In some respects fashion could be seen as a less drastic form of body alteration, with the results only being temporary. In some respects fashion promotes individuality and freedom and yet we continue to conform to slender silhouettes, flawless skin and sharp cheekbones. With such an impressionable population, the image the industry puts out is possibly sending many people on a route of self destruction.

Shoulder Dysmorphia

These photos were taken for DIS magazine as a humorous response to the unrealistic silhouettes found within fashion and the worry that the exaggerated shoulder shapes would lead to new cosmetic procedures in order to stay 'fashionable'.

'No need to feel bleak in the face of Balmain-ia; simply broaden your bones with a built-in bonus procedure.'

'Get the Lanvin look for life, with an auxiliary bone ruffle implant.'

'Cadaverous McQueen configurations come custom with cartilage collarbone extensions.'
'Grind down shoulder blades for a gaunt Givenchy guise.'
"Bone up on shoulder silhouettes for Spring 2010.
It is no small secret that an elite handful of homosexual men are responsible for the self-esteem of millions of women worldwide. The ever-expanding exacerbation of shoulder silhouettes in women's ready-to-wear will not only continue on its grotesque path into the grim future, but consumer anxieties over natural shoulder inadequacy will skyrocket, forcing women to undergo startling new surgical procedures, season to season, in order to keep up with the newest designer shapes. Bone up (literally) on shoulder dysmorphia for Spring/Summer 2010."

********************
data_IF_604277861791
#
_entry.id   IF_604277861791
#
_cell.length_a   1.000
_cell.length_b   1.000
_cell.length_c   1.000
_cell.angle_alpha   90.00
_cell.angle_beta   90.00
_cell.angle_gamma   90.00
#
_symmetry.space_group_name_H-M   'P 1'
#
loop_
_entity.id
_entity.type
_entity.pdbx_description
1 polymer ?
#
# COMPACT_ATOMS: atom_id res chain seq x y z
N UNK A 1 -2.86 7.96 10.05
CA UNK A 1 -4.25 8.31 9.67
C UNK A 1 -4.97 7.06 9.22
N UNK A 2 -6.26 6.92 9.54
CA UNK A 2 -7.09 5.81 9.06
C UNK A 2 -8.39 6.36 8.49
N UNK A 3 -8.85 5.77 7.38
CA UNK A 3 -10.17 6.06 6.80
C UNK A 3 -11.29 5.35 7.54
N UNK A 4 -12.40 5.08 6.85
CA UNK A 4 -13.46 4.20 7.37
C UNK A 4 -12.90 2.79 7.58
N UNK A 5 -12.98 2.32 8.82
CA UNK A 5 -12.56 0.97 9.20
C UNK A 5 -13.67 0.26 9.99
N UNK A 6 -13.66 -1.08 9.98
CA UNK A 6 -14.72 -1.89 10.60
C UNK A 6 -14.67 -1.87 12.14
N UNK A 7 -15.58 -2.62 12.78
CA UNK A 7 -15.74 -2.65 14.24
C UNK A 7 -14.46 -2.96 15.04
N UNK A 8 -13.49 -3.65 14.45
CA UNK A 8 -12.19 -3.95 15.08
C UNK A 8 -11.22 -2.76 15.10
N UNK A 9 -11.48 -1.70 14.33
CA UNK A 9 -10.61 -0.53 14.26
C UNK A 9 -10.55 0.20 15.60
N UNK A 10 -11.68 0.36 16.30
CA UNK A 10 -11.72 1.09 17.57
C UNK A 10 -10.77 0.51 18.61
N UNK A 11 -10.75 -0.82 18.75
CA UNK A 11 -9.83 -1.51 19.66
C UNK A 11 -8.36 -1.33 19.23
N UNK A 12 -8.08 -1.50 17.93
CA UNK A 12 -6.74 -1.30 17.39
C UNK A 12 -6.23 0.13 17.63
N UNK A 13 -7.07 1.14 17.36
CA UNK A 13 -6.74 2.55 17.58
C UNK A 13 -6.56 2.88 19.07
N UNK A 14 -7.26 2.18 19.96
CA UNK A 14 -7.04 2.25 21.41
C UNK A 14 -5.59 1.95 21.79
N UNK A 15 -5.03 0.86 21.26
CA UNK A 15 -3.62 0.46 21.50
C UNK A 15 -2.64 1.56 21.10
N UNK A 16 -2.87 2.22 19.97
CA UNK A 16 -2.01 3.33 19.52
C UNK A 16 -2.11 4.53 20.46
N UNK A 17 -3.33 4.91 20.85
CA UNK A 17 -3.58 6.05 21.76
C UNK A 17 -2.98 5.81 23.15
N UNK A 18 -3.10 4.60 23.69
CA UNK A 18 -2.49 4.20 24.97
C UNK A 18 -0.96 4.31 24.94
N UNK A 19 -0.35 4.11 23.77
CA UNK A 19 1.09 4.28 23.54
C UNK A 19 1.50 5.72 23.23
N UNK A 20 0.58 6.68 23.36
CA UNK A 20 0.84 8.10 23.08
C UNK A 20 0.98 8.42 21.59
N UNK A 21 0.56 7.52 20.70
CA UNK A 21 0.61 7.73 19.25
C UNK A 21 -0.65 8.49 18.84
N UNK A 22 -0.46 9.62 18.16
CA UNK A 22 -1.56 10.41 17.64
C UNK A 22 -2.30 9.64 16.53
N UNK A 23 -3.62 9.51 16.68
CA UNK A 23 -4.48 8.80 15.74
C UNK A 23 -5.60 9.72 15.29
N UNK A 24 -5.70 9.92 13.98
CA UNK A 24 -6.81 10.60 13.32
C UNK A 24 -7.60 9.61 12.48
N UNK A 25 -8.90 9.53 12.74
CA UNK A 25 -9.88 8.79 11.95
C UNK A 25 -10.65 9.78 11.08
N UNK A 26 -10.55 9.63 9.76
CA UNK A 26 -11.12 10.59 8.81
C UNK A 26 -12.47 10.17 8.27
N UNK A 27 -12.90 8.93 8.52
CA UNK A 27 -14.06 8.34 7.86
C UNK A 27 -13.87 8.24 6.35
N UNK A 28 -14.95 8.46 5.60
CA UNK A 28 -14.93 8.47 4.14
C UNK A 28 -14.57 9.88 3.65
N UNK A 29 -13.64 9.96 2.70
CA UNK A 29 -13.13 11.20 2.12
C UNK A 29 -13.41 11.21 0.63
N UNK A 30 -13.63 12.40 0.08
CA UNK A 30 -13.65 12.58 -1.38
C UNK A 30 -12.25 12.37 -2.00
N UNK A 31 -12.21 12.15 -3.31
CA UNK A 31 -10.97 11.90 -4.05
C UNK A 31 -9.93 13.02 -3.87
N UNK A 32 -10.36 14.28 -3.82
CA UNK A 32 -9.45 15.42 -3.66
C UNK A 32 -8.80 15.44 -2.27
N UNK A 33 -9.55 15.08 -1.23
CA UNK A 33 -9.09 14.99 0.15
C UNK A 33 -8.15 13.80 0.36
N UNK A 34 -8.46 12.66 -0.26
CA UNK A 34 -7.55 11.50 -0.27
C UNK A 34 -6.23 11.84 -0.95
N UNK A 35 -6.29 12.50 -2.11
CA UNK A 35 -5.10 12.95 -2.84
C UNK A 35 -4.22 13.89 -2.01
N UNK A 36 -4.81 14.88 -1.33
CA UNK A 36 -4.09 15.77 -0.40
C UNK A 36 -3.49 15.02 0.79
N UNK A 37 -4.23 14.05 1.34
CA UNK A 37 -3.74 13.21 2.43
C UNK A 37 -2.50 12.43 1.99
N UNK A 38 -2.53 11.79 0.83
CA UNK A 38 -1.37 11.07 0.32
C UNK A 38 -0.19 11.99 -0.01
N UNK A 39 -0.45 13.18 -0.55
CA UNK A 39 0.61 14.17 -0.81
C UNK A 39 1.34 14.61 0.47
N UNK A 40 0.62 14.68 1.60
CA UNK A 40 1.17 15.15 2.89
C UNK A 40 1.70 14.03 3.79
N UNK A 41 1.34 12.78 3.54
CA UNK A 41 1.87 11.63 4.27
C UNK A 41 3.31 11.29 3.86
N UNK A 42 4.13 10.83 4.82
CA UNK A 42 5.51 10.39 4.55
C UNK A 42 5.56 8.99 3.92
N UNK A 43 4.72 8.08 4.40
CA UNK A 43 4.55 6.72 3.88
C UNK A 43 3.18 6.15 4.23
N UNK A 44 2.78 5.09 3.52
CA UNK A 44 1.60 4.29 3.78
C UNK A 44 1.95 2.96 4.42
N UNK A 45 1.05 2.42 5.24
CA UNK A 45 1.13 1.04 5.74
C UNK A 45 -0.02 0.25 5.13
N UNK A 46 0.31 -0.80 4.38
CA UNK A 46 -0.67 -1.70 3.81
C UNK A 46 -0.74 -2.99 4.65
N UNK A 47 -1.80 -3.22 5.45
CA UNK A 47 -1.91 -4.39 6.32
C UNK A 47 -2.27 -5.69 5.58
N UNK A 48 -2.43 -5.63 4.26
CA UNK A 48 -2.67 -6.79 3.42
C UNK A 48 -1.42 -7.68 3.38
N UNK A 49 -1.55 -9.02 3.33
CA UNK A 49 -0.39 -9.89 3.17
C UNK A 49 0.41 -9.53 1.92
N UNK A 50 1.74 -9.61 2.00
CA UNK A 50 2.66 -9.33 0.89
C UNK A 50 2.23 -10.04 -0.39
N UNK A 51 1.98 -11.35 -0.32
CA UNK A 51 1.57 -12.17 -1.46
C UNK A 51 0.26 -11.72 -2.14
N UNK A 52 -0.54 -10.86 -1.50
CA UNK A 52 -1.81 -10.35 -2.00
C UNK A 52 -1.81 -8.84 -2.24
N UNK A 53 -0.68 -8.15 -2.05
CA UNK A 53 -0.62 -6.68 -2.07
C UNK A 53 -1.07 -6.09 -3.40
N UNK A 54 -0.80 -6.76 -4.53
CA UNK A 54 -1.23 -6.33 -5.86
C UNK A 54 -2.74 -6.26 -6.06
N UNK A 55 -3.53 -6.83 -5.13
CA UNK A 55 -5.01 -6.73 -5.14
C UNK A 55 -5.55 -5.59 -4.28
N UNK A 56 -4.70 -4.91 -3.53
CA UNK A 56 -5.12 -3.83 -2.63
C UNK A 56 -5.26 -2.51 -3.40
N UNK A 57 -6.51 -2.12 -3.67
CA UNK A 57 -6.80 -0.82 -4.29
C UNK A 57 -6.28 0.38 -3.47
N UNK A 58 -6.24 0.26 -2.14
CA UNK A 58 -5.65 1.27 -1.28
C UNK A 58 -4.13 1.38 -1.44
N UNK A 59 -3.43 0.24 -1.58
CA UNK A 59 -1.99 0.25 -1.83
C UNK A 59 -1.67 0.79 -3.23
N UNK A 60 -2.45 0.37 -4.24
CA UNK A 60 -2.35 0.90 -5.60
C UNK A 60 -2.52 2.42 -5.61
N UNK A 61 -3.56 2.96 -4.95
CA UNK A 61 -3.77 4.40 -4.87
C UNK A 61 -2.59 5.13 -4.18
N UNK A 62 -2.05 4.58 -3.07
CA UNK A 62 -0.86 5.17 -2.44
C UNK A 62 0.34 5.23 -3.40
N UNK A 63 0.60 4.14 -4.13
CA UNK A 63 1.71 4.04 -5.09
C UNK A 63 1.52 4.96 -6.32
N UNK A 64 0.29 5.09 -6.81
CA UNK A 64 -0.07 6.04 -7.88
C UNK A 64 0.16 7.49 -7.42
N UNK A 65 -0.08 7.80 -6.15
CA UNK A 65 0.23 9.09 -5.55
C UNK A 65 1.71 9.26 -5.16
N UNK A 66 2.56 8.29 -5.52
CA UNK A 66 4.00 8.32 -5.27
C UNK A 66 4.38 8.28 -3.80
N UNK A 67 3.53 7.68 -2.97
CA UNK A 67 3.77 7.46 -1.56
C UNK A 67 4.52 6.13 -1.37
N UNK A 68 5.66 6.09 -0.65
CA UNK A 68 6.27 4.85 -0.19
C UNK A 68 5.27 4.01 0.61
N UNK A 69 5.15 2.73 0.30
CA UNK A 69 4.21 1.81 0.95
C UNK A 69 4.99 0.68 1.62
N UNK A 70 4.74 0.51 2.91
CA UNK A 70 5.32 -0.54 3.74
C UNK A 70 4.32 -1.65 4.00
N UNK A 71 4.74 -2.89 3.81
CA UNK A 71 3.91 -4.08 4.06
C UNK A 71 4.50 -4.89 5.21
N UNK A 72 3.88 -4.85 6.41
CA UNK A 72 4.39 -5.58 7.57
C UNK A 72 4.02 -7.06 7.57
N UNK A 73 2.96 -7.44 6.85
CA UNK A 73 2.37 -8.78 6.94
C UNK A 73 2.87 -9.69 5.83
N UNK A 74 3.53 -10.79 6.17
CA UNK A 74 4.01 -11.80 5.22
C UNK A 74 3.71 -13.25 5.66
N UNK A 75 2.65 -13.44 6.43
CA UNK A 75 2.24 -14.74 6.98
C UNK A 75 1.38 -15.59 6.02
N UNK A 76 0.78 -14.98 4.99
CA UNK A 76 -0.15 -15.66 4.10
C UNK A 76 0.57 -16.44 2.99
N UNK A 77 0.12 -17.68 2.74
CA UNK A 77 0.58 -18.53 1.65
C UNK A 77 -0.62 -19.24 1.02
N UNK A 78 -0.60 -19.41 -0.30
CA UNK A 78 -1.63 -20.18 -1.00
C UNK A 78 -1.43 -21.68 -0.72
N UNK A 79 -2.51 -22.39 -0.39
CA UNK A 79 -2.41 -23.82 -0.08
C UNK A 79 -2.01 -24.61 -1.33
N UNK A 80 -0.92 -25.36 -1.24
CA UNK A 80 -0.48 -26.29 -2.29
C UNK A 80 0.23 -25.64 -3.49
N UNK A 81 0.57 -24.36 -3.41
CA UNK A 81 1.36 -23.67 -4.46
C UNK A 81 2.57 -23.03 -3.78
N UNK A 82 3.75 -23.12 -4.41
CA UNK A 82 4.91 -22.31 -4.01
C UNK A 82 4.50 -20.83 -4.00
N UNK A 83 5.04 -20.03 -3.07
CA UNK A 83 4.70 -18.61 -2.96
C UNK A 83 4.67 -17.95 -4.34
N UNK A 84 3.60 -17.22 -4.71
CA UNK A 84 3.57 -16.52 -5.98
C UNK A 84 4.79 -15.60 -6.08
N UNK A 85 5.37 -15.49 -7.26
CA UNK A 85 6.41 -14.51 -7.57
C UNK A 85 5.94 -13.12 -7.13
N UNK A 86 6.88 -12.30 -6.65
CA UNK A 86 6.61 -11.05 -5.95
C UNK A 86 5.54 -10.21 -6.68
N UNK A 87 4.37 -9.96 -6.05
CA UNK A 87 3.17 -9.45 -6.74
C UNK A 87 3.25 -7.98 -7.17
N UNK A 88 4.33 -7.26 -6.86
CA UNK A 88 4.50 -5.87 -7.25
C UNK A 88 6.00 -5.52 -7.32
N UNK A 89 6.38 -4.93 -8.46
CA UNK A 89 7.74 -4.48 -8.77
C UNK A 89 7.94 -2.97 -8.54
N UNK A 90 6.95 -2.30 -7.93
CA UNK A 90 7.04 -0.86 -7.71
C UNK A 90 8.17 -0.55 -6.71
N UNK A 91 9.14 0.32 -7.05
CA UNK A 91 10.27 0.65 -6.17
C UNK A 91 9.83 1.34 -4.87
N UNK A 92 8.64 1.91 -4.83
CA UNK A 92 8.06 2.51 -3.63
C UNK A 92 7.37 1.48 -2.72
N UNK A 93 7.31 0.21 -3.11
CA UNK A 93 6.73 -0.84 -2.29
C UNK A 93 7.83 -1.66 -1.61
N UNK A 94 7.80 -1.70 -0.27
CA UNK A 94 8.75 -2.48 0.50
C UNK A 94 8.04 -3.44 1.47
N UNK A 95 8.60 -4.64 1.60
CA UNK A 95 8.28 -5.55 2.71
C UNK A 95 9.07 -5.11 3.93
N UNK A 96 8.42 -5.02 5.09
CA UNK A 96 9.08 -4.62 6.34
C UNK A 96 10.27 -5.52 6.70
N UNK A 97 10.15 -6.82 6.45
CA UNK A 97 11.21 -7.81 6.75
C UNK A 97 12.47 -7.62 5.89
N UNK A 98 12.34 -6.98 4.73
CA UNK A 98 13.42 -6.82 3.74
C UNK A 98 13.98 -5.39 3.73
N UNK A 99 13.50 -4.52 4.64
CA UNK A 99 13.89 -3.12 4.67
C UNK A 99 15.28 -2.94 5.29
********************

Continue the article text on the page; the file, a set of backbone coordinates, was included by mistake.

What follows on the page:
- DIS magazine

Photography by Marco Rosco

Mind vs. Body

A Mind That Hates Its Body - Al Shep

Dismorfobina - Natalia Pereira
Spanish artist Natalia Pereira created a visual representation of the discomfort of one within their own skin through these photographic portraits. I find the images haunting and uncomfortable, yet they force you to evaluate the idea of self worth and appearance.

An Introduction

    I am interested in the idea of mental oppression with regards to inner conflict in the forms of shame, conscience and mental illness, particularly body dysmorphia. I believe that the conflict between mind and body is fascinating and the idea of a singular being having two conflicting components is one that would be hugely exciting to explore. Many people worry about oppression within society as a whole; however I think that the idea of self inflicted oppression is just as important in the present day. Mental health is a global issue and an obstacle that many people will be faced with throughout their lives, whether directly or via friends and family. At least one in five people suffer from a mental illness, therefore making it a prevalent issue within today’s society and one that should be explored within the creative field.